You say you are looking for board resolutions/minutes. From a legal standpoint, if they exist and reflect board action before the end of 2016, I think you'd be in much better shape.

If there are no board resolutions or other record of board action in 2016, then you may find the issue of whether you can correct this in VCP or with a non-VCP voluntary closing agreement controversial among practitioners. I seem to have recalled seeing statements from IRS that the one thing you can't correct in VCP is failure to adopt, or at least failure to adopt a 401(k) where you have a CODA. My guess, nevertheless, is that you could fix in VCP or with a non-VCP voluntary closing agreement, but that is only a guess, because I've never had exactly that case. Maybe folks who have dealt with this situation in VCP will let us know their experience.

The reason I think the IRS at least should allow this to be fixed in VCP (besides just general principles of kindness and practicality) is that where you have an ineligible employer (e.g., a for-profit, separately incorporated bookstore on the campus of a university that adopts a 403(b), or a 100+ employer that adopts a SIMPLE), the IRS allows you to "correct" in VCP by just stopping the sponsorship of the wrong plan and starting the right plan. While that is different from not having signed your paperwork timely for the right plan, it's not a whole lot different.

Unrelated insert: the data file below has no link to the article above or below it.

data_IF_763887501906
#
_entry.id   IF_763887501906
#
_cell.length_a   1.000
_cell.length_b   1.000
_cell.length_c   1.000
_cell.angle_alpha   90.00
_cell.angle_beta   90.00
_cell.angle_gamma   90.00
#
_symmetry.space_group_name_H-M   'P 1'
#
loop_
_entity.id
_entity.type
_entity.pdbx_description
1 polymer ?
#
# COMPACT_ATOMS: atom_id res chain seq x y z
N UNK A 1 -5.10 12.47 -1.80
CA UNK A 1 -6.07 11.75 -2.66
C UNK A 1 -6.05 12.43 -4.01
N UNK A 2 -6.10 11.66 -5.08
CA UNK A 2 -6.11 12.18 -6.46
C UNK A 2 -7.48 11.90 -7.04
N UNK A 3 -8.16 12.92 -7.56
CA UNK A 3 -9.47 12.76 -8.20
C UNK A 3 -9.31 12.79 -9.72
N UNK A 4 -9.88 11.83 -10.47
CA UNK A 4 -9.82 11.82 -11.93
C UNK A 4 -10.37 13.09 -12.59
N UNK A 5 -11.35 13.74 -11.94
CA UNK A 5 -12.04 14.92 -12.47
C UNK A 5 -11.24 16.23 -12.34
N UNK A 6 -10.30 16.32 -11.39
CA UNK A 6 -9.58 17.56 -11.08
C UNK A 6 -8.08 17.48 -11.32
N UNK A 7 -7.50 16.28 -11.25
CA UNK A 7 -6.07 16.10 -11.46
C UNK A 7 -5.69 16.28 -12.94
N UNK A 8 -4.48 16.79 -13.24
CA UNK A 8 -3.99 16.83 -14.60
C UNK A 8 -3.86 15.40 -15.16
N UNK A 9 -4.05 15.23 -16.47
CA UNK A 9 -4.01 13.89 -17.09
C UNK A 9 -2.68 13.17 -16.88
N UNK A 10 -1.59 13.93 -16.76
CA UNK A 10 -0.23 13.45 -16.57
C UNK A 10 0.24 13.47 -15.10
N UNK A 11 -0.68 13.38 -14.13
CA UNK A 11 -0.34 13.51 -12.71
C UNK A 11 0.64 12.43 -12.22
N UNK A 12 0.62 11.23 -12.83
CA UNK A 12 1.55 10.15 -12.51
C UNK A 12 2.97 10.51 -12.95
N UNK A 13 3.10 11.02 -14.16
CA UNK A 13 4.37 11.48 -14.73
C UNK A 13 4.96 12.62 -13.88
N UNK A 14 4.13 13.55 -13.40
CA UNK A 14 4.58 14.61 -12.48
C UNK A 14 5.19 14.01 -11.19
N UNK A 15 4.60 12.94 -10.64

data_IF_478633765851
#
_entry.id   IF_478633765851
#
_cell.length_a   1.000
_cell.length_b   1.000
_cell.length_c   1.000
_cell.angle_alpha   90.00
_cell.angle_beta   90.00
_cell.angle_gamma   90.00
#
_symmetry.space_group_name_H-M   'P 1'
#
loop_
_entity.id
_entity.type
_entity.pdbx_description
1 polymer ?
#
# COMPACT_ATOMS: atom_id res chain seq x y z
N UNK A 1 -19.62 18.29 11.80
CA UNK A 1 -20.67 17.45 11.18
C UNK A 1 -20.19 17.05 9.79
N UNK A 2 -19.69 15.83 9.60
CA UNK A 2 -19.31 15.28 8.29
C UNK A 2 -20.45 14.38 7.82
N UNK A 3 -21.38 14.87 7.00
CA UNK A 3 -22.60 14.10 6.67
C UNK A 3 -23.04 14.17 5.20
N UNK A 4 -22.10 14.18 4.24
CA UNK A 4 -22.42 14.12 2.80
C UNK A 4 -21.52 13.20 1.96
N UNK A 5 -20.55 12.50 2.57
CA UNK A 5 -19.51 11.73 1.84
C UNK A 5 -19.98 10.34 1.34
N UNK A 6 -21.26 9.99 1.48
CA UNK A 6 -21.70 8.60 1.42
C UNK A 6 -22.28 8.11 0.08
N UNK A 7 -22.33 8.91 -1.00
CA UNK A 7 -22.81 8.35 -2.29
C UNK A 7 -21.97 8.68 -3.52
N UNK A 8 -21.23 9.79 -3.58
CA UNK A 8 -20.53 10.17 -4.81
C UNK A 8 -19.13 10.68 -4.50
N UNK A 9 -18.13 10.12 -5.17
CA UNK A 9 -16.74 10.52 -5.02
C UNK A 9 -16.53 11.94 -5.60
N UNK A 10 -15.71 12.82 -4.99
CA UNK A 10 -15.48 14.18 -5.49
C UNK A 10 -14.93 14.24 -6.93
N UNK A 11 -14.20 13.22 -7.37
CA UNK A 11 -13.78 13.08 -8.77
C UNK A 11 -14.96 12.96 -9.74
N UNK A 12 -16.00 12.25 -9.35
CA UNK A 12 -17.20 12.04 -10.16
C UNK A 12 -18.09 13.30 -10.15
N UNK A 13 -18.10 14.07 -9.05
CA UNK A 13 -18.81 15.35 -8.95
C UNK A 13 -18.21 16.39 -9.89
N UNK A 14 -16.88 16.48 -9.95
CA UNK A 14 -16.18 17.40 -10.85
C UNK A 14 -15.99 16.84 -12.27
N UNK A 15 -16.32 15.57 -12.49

I think there was a recent discussion about this issue on this message board and several practitioners say they had handled in the past, under the old periodic determination letter system, by submitting new documents and calling them late amenders. That seems to me to have a number of issues and I am not recommending it (and based on experiences I have had with IRS DL folks, I frankly am surprised that it worked for anyone), but I mention it just as an example of what is out there.